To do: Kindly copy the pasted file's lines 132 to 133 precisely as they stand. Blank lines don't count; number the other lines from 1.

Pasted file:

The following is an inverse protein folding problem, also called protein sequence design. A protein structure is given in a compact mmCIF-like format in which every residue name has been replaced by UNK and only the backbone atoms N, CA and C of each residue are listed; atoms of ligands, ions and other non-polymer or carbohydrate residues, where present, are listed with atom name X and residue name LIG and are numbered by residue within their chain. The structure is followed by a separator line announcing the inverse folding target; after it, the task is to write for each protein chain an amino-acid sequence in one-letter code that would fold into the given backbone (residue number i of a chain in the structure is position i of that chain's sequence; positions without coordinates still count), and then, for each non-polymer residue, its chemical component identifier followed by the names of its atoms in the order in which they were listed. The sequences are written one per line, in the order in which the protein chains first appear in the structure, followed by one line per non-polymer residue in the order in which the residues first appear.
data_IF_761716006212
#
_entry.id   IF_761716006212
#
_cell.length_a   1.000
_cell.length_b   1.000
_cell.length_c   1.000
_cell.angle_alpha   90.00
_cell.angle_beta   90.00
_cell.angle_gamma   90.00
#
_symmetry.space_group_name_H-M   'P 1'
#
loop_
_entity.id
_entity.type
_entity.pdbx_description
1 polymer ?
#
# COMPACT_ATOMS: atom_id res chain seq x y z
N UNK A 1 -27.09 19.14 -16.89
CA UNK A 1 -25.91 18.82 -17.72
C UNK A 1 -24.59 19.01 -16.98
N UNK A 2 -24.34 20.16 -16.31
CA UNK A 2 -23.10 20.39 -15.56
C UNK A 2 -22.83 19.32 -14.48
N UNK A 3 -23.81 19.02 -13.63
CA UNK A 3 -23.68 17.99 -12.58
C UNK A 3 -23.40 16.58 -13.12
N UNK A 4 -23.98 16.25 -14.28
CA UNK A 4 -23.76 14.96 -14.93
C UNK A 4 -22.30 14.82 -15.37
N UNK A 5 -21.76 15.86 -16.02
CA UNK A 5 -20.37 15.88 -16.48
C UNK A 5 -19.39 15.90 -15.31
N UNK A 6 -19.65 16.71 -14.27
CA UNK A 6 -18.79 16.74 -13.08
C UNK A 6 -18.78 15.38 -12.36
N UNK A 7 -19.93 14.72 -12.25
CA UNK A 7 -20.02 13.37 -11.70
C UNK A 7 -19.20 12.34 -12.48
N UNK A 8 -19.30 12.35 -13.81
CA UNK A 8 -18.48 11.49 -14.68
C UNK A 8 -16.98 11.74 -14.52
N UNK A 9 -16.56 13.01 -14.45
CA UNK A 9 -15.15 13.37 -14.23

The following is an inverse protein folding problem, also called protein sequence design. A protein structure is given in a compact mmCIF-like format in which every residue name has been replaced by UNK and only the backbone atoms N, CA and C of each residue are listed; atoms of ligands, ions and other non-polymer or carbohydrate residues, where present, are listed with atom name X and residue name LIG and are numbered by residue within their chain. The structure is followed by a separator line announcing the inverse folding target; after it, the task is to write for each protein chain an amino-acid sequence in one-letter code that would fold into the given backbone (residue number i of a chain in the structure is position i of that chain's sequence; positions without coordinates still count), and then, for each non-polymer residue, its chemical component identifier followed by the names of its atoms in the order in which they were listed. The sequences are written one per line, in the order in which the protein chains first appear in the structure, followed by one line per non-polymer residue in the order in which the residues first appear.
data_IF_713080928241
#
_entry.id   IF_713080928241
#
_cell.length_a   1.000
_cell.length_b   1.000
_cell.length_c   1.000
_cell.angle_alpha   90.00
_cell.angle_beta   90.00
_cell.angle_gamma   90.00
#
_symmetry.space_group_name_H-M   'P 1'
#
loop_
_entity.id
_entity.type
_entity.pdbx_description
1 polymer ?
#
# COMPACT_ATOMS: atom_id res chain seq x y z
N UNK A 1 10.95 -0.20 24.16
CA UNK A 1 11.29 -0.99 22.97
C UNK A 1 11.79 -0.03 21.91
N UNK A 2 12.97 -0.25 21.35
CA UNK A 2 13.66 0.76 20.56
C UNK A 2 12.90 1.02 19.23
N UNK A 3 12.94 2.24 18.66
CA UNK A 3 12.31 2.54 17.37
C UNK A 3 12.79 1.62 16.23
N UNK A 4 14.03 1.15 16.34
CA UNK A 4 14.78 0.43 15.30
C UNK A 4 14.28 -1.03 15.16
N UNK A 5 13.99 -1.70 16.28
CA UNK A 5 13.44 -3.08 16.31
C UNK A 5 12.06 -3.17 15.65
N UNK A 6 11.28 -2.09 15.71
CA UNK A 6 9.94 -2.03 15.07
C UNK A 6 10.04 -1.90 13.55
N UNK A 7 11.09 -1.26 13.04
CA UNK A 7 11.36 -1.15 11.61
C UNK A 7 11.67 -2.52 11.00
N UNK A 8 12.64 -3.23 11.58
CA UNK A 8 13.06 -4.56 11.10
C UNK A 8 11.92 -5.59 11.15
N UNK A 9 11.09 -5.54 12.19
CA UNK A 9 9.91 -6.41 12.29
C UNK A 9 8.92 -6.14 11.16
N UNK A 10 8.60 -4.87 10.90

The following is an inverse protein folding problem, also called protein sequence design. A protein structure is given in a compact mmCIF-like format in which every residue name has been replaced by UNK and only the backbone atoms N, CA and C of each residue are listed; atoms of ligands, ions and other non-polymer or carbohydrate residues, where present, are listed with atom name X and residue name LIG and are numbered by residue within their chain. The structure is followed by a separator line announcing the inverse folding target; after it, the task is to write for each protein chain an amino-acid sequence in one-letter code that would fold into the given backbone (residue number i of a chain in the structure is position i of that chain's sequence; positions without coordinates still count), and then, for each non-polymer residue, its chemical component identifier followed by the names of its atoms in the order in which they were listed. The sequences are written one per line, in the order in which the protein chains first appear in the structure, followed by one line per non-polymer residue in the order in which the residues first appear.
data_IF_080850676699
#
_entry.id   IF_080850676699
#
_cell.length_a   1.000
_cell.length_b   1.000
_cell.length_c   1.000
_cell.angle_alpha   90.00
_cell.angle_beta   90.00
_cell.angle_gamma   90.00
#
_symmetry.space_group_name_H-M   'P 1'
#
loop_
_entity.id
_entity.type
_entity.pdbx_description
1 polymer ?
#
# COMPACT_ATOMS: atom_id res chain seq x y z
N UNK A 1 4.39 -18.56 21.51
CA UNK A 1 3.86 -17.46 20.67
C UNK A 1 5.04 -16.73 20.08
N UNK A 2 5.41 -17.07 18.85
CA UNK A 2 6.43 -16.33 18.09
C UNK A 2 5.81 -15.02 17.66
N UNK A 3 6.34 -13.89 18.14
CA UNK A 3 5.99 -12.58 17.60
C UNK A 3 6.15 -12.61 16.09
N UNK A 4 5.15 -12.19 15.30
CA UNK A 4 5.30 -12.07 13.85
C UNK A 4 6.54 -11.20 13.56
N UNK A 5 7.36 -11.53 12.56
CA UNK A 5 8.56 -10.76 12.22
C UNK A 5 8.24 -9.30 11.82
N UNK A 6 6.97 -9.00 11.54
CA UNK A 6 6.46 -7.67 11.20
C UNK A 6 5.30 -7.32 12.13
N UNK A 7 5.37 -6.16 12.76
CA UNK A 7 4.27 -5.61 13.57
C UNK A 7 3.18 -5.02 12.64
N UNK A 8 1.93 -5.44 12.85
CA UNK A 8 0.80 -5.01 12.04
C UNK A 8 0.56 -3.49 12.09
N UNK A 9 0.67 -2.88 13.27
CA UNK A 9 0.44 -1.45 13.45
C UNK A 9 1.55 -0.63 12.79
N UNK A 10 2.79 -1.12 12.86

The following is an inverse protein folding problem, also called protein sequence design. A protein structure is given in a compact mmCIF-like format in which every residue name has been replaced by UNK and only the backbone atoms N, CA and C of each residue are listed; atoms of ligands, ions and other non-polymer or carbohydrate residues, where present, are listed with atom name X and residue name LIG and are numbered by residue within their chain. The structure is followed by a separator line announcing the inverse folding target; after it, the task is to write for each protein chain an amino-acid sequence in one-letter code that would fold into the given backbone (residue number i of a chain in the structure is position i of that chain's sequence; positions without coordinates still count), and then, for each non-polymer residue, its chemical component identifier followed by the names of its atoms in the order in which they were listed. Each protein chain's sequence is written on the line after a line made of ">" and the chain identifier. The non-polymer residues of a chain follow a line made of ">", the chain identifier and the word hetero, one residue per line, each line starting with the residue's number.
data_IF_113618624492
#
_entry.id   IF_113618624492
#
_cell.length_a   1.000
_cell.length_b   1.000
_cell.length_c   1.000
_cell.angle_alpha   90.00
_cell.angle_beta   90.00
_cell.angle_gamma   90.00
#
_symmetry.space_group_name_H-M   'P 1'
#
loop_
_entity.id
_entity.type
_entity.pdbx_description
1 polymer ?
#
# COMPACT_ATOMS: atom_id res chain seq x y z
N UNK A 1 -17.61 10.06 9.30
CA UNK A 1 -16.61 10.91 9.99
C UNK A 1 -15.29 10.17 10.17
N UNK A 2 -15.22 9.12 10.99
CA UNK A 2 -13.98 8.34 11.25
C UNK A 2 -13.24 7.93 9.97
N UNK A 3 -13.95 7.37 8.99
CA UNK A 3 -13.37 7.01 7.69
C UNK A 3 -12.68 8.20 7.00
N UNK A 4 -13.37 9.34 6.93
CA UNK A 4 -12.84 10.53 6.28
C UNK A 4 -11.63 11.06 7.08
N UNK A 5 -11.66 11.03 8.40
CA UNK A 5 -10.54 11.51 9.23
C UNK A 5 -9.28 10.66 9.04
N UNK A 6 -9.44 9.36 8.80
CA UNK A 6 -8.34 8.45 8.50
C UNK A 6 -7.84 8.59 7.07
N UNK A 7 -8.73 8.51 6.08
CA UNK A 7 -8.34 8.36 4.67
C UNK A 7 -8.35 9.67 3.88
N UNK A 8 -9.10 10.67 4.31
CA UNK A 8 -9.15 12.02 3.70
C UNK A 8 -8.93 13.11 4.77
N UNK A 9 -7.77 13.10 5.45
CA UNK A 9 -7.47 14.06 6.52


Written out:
C UNK A 5 8.24 -9.30 11.82
N UNK A 6 6.97 -9.00 11.54